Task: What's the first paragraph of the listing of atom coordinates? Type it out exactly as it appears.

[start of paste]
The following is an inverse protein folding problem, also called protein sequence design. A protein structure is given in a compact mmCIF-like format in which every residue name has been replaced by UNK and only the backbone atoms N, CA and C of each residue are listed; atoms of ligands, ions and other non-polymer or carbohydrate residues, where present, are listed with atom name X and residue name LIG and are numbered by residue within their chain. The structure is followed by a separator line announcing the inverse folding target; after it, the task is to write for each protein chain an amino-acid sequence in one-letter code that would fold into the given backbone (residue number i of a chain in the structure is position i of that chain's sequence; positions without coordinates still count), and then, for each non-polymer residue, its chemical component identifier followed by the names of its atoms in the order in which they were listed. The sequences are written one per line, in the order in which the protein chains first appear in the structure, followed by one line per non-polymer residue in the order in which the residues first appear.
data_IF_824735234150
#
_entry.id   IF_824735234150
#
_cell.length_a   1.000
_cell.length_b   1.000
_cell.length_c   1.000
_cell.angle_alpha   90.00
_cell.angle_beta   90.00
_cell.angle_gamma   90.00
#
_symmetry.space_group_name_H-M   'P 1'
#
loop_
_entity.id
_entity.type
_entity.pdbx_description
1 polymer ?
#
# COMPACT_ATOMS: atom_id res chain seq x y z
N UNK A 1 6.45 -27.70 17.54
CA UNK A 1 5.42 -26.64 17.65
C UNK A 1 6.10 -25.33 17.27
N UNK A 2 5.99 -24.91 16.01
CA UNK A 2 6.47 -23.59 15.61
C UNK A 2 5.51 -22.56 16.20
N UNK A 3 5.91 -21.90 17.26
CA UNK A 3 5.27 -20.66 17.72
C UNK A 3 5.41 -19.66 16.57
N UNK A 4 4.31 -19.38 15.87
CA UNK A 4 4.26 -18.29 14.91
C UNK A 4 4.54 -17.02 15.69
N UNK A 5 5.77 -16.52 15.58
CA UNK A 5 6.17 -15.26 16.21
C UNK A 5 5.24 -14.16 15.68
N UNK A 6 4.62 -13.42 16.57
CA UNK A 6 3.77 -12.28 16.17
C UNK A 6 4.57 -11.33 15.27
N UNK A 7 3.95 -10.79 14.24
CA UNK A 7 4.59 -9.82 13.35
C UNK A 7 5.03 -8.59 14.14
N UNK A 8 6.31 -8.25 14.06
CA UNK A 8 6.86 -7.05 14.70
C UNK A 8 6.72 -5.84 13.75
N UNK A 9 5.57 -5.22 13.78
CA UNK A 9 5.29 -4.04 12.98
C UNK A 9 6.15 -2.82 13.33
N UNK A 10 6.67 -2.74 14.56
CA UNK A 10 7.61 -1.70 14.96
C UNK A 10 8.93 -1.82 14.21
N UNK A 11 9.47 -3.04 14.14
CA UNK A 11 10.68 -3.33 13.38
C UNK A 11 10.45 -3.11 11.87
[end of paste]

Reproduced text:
The following is an inverse protein folding problem, also called protein sequence design. A protein structure is given in a compact mmCIF-like format in which every residue name has been replaced by UNK and only the backbone atoms N, CA and C of each residue are listed; atoms of ligands, ions and other non-polymer or carbohydrate residues, where present, are listed with atom name X and residue name LIG and are numbered by residue within their chain. The structure is followed by a separator line announcing the inverse folding target; after it, the task is to write for each protein chain an amino-acid sequence in one-letter code that would fold into the given backbone (residue number i of a chain in the structure is position i of that chain's sequence; positions without coordinates still count), and then, for each non-polymer residue, its chemical component identifier followed by the names of its atoms in the order in which they were listed. The sequences are written one per line, in the order in which the protein chains first appear in the structure, followed by one line per non-polymer residue in the order in which the residues first appear.